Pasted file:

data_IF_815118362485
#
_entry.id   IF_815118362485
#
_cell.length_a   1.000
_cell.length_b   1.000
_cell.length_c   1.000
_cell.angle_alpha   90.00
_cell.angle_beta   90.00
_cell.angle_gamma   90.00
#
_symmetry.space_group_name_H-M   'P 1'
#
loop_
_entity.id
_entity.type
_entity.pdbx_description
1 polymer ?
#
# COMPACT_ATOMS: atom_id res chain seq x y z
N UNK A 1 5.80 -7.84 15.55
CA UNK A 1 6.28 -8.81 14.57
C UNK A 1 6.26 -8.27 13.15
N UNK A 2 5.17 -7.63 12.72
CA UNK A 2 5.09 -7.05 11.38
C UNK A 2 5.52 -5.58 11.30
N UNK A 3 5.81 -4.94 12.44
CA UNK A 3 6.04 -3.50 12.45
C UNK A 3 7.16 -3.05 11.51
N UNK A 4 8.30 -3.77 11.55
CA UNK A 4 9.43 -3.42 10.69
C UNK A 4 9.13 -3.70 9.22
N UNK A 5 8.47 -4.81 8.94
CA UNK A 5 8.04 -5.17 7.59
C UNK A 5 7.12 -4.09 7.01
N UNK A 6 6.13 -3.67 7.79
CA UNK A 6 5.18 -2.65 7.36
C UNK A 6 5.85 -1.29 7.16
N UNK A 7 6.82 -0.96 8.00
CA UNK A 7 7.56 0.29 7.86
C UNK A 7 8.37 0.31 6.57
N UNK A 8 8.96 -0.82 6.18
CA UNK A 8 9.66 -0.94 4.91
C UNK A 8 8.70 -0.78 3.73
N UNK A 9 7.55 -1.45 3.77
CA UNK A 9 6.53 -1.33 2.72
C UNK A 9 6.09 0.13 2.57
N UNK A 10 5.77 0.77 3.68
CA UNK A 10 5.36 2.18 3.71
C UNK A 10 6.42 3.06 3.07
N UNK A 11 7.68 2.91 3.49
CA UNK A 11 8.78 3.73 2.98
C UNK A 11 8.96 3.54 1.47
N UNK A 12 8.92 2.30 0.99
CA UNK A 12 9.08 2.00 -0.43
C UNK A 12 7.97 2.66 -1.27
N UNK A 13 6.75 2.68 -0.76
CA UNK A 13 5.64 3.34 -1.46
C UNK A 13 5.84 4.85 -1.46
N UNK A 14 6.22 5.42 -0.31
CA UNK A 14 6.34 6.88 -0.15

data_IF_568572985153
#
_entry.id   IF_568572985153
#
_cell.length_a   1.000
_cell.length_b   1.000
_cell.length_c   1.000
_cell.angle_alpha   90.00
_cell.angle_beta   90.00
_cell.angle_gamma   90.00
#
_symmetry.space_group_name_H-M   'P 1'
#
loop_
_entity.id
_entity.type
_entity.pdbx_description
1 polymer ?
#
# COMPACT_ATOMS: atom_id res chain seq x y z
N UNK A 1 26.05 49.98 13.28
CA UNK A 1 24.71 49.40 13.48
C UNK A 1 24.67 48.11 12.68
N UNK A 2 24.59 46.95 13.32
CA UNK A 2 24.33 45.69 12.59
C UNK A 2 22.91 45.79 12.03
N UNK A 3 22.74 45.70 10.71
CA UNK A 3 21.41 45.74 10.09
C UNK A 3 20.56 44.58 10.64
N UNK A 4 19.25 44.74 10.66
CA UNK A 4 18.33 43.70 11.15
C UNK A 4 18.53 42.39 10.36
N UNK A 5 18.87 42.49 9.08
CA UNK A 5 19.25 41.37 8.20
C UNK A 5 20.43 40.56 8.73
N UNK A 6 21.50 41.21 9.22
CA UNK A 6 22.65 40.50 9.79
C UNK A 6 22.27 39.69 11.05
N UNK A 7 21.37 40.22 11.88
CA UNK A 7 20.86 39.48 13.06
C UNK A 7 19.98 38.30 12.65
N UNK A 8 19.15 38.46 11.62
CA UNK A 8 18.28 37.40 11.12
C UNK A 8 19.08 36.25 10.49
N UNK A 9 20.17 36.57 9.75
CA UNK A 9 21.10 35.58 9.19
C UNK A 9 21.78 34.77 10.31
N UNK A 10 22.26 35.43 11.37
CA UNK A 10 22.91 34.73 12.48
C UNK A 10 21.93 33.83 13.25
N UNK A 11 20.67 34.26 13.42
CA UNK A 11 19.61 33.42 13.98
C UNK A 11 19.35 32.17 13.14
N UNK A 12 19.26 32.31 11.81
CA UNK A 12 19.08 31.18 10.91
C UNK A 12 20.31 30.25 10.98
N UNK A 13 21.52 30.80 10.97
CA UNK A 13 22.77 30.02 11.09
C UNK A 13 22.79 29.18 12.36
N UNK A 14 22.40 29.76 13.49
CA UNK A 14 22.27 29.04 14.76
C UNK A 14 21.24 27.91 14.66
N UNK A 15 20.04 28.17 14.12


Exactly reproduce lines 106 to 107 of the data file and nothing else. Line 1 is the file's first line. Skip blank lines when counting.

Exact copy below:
N UNK A 9 20.17 36.57 9.75
CA UNK A 9 21.10 35.58 9.19